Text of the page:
In the thousands of letters received by Kenneth was one written by a man named Raymond Palmer. The two wrote to each other and developed a friendship. In 1952, Arnold released a book in collaboration with Palmer titled The Coming of the Saucers. According to Kenneth's daughter Kim, the book was not too financially successful.
Kenneth initially reported his sighting with beliefs that a foreign nation was piloting aircraft in U.S. territory. He believed the craft to be from an enemy arsenal. However, Arnold soon received support from all over the world as there was no earthly explanation for what he had sighted. Arnold then began to believe that what he had sighted that summer day was a formation of craft from another world. Moreover, he believed that, rather than the craft being mechanical, they were living organisms of extraterrestrial origin.
According to a 1981 interview by researcher Greg Long, Kenneth showed him 16 mm footage of a glowing cylinder-shaped craft he had sighted over Idaho Falls in 1966. Despite the implications of the potentially fantastic footage, Arnold felt the time was never right to come forward with it.
In a 2012 interview, Arnold's youngest daughter, Kim Arnold, explained her father's historic sighting by stating, "He thought, at first, perhaps it was the sun's reflection off another airplane close by. When the second flash happened, he could see in the distance where the flash had come from. He saw these very bright objects traveling very close to the mountaintops in the Cascade mountain range near Mount Rainier, and he thought they might be a formation of jets. He rolled down his window of his airplane to make sure he could see clearly what he was seeing. He was very confused about what he was seeing. He just could not see any tails on them like ordinary aircraft."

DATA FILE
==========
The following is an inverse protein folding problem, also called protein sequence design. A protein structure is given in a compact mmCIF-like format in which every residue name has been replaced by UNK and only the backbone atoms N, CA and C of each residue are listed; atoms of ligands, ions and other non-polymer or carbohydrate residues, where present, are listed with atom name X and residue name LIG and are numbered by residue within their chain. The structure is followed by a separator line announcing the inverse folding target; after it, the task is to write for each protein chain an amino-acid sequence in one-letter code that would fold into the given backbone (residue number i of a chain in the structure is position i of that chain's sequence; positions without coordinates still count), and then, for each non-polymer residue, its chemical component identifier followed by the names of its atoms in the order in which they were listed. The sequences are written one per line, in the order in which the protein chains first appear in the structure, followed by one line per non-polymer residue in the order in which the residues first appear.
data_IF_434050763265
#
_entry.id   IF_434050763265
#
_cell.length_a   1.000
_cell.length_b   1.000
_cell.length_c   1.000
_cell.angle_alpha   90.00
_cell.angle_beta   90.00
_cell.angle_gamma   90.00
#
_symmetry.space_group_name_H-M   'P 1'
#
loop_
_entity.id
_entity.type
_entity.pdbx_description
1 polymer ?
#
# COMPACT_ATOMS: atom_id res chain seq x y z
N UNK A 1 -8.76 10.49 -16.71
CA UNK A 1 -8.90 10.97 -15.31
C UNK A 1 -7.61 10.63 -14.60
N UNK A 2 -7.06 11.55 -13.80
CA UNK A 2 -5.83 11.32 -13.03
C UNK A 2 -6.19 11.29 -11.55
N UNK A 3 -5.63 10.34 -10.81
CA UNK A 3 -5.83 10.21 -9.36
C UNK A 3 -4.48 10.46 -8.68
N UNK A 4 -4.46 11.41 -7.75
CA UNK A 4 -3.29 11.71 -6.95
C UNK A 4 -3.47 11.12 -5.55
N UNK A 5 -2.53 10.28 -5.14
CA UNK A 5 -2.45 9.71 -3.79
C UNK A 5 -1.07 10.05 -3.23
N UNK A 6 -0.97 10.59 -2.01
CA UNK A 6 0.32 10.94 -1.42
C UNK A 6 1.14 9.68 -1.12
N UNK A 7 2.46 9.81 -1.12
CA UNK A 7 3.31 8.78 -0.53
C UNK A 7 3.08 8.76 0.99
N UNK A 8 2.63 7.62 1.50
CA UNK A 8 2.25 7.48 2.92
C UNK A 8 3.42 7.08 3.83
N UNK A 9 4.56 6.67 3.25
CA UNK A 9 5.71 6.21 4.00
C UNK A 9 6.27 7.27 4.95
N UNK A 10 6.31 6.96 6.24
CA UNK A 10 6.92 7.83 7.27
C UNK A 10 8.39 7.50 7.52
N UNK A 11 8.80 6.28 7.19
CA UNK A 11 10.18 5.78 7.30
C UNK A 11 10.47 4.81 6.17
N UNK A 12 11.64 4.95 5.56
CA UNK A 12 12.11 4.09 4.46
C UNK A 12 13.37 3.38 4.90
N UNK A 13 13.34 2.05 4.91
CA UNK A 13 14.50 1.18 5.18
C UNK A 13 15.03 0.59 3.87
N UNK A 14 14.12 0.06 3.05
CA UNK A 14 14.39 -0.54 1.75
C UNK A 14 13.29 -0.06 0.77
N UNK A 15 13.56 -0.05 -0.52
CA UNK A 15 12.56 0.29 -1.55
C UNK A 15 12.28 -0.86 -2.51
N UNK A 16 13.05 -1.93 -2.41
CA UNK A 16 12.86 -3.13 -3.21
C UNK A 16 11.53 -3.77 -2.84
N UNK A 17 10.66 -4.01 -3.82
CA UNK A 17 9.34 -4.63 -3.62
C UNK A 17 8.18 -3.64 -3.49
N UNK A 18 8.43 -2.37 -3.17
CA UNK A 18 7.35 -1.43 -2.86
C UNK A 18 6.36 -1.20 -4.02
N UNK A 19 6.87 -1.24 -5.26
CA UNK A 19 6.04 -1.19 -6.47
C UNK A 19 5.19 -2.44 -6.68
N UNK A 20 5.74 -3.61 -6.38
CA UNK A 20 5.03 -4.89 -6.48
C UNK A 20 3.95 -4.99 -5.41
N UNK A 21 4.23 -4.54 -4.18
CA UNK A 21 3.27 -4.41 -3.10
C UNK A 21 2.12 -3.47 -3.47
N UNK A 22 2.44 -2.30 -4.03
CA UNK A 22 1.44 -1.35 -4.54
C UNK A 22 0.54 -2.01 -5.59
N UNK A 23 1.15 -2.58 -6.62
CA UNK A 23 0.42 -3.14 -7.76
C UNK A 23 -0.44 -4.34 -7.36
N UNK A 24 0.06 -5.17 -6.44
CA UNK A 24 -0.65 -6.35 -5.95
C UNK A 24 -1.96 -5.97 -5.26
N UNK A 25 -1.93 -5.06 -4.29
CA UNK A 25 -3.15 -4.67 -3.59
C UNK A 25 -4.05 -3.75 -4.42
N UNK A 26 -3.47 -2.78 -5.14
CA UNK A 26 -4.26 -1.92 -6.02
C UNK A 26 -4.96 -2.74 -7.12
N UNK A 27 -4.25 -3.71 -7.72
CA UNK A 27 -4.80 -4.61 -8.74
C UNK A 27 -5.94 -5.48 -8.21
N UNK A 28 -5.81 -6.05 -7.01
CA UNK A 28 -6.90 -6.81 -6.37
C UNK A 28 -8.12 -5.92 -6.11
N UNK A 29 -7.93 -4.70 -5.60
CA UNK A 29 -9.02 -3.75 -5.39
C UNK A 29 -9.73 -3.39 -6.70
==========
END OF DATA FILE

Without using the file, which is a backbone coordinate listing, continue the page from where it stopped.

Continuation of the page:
When reporting on the flying saucer mystery, a July 1947 edition of The Owensboro Messenger newspaper reported:
The ex-University of Minnesota swimmer and footballer says he now believes:
- The discs are not from any foreign country.
- The Army could give the answer - "if they don't have the explanation now they certainly could do something to find out."
- If the Army has no explanation the discs must be - "and I know this sounds crazy" - from another plant.
In a 1950 radio interview, Kenneth said:
"It was while I was searching for this crash that I noticed a terrific blue flash pass the nose of my airplane. I noticed that the flash came from a chain of very peculiar-looking objects that were rapidly approaching Mt. Rainier at about 107 degrees. Some of the reports they did take from newspapers which did not quote me properly. Now, uh, when I told the press, they misquoted me, and in the excitement of it all, one newspaper and another one got it so styled up nobody knew just exactly what they were talking about, I guess. When I described how they flew, I said that they flew like if you take a saucer and throw it across the water. Most of the newspapers misunderstood and misquoted that too. They said that I said that they were saucer-like. I said they flew in a saucer-like fashion. I, more or less, have reserved an opinion as to what I think. If it's not made by our science or our Army Air Forces, I'm inclined to believe that it's of an extraterrestrial origin."
Impact on Ufology
Kenneth Arnold's incredible 1947 sighting is often overshadowed by another flying saucer incident that occurred just two weeks later, the Roswell UFO Crash. On July 8, 1947, it was first announced that the U.S. Army had captured a flying saucer on a ranch near Roswell, New Mexico. This single event has led to decades of speculation of a UFO cover-up and is consequently much more recognized than Kenneth's sighting.
Nonetheless, Kenneth Arnold's sighting led to the coining of likely the most famous term in Ufology. As a result, June 24th is celebrated annually as Flying Saucer Day.